A probing and shocking book, The Nazi Conscience by Duke University Professor Claudia Koonz, examines the kind of conscience and ethical convictions that spread throughout Nazi Germany while she makes the reader feel close to the same dilemmas. Conscience, as used here, is any set of rules based on an ethic that is not always seen by the rest of humanity as having anything to do with justice or decency.
Conscience, she writes, "tells us to whom we shall and shall not do what. It structures our identity by separating those who deserve our concern from alien 'others' beyond the pale of our community." She reminds of Greek, Jewish and Christian tendencies to extend charity and care only to members of the group of inclusion throughout Western history.
During the recent town hall meetings on health care, we have witnessed a spate of violent bullying and psychological (sometimes physical) assault, moods of hostility and derision which has stooped to levels that defy any clear intention to act for the greater good. It is about conserving the welfare of the "us" against the "them," with "them" being perceived as unworthy, unfit and dangerous to our future. "They" are accused of trying to destroy the capitalistic way of life and of trying to take away the God given right to ownership and property rights.
One wonders which "God."
In this context, charity is reserved for exotic causes and people far from our shores and comes in packages or checks, but it surely isn't for citizens on our soil who don't comport with our concept of who counts as deserving. To trivialize Naziism as these protesters too often do, or to reduce any side of a contemporary conflict to the degradation of inflamed name calling is not only repulsive, but it is also unhelpful. The electric charge stays in the air and does only damage.
I think it is nothing less than necessary to study with curiosity the human tendency to have aggressive and genocidal strains in our behavior here as well as anywhere abroad.
There is a duality in our midst, and it goes beyond polarization along political party lines. The river running through this dichotomy of values and actions also has to do with the idea of how we see ourselves. And as long as any group sees the mirror image of good and pure and innocent, there is the implied sanction to assault, eject and negate others who are perceived as "less than."
Most Americans, it would seem, abhor the idea of bullying in schools, and they teach their children right from wrong. A majority of people talk of the Ten Commandments, and many even want them hung up on public buildings. Many of these same people who detest any move of the government to help people in need because it smacks of "Socialism," want the freedom to preach Christian values up front and personal, anywhere they deem fit.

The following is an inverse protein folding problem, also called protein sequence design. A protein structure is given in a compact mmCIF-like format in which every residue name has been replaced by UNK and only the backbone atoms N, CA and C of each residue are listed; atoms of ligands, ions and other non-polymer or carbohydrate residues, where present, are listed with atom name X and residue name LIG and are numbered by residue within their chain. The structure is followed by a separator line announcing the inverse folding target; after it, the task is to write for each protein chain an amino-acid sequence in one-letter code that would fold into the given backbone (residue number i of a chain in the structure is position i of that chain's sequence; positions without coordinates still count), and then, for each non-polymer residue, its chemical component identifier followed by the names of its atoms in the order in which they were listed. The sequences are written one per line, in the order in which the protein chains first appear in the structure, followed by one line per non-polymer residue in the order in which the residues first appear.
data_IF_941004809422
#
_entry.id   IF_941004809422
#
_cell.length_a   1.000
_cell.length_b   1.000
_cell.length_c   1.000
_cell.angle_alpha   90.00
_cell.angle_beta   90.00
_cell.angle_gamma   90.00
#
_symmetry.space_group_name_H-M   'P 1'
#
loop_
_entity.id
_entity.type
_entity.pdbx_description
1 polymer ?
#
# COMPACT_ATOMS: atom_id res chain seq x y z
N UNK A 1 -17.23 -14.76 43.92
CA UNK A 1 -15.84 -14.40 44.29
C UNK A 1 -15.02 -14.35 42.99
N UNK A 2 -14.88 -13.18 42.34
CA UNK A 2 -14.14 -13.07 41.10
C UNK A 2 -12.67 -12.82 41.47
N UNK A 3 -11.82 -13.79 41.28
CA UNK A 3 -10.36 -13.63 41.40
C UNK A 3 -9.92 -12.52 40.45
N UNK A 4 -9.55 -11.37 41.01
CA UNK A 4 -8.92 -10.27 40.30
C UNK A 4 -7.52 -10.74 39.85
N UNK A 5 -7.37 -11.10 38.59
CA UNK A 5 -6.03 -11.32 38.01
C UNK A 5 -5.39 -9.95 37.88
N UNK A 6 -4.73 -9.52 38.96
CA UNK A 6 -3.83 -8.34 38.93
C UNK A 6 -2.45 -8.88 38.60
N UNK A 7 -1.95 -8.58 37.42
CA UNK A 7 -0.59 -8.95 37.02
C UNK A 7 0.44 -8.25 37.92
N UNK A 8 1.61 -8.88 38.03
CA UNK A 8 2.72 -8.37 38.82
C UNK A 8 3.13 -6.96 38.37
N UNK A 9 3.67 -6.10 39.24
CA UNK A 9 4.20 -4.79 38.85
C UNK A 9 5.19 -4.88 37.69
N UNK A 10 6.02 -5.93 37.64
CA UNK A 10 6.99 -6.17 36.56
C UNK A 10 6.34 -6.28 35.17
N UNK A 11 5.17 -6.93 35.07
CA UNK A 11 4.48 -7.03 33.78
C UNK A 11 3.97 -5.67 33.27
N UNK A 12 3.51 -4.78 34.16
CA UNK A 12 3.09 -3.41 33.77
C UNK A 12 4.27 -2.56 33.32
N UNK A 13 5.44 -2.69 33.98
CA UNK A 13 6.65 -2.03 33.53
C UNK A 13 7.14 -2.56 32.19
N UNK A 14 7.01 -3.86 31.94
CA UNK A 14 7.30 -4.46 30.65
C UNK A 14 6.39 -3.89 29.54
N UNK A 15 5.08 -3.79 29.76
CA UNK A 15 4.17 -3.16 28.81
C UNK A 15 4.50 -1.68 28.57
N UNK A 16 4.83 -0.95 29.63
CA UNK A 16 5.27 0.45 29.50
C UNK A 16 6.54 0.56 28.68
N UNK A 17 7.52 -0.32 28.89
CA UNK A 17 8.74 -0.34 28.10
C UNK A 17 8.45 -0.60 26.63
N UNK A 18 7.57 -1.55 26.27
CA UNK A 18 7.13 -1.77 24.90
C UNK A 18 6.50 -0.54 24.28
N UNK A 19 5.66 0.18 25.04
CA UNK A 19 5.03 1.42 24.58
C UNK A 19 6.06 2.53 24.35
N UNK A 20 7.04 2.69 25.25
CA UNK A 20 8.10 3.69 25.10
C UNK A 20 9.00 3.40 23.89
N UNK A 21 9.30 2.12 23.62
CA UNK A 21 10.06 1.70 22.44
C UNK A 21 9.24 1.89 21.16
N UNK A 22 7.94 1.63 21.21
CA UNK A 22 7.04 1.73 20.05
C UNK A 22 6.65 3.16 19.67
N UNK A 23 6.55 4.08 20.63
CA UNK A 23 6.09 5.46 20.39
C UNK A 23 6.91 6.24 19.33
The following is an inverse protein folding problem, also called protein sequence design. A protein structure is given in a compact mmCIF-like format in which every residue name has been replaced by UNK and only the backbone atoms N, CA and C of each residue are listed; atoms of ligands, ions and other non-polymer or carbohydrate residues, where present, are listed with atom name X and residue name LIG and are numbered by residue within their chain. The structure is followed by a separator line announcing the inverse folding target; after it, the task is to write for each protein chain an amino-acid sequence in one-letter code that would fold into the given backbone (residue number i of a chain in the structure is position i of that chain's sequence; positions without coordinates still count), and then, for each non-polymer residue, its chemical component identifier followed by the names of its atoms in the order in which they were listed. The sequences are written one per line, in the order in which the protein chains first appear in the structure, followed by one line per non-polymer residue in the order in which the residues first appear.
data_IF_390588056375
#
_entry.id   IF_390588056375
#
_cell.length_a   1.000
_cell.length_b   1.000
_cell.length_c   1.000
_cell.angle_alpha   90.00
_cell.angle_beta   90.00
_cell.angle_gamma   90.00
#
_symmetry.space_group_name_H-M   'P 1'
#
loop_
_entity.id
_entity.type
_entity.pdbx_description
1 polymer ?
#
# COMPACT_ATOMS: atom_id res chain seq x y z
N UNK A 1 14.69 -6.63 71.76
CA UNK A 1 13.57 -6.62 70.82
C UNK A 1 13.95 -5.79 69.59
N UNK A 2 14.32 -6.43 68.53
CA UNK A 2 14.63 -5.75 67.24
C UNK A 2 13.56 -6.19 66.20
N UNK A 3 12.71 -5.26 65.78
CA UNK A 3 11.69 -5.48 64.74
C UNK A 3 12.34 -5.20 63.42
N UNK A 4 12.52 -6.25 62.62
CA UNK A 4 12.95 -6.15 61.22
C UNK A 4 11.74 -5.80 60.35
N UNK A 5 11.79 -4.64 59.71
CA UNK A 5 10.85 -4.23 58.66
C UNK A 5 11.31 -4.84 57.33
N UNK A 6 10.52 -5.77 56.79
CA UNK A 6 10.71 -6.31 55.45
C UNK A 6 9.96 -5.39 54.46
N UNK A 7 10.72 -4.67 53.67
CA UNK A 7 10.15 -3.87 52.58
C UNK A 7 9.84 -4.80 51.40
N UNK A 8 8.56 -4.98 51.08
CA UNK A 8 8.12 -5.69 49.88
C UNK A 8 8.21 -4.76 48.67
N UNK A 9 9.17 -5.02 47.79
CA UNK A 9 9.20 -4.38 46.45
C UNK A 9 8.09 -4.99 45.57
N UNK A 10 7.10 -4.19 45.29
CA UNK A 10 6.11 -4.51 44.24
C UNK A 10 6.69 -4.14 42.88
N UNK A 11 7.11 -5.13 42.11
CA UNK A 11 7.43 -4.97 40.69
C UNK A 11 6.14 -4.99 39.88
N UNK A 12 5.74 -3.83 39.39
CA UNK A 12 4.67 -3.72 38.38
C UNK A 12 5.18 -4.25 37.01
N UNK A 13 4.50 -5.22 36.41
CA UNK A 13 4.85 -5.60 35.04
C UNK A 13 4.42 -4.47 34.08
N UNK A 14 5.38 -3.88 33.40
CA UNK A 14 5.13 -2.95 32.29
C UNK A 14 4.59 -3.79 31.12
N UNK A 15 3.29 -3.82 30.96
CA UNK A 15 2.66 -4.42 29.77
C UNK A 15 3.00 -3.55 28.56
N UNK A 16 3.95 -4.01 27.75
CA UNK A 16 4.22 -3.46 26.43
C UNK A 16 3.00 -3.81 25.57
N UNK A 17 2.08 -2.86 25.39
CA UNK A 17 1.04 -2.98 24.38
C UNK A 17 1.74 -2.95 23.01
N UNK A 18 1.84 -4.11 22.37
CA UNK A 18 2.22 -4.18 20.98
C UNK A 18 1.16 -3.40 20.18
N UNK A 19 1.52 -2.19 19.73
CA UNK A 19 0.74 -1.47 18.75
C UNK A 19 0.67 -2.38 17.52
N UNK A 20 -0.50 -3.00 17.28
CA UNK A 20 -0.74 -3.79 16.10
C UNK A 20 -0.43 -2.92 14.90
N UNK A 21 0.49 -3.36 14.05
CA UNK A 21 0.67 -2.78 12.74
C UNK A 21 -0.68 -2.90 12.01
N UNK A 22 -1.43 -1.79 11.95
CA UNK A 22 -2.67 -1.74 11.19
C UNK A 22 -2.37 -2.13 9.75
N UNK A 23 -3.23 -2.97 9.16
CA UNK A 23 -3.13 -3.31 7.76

It begs the question, what would those "values" entail?
Clearly, there is one road for the righteous and another for the damned. There are human rights for the right (literally and figuratively) and punishment for those unable to tow the narrow line. And because we are so strict in our teaching, with ourselves, our neighbors and our children, we don't wind up teaching or learning how to temper our aggressive sides: Our sins that we avoid confessing or pin on others.
Once the "others" are identified -- on opposing teams in football or soccer, in hallways of schools because of race or mental or physical stature -- the pummeling can begin. It is the release we are all waiting for since it is considered weak to talk through anger and hate and ambivalence.
There is no room in the town hall meetings we need so badly about how and why our children are so prone to depression and drugs and violence. In this unhealthy social dynamic, we are in fact teaching our children to speak as we speak and be silent as we are silent.
When we are blinded by the false light of superiority, it's because we can't stand to know that in every act of violence everywhere there is a part that resonates inside of us. We delude ourselves that we are somehow "better than" while we crave the violence in our news, on our television sets and movie screens and insist on watching humiliation as high comedy.
My confession, right here is that just now the words and melody of "We are the World" drifted into my mind; I think because of a yearning for a sense of community and for more acceptance of our ideas, our feelings and the imperfections in us all. It is part of a wish for more harmony, where we can investigate our real opinions and common concerns without all of the blame.
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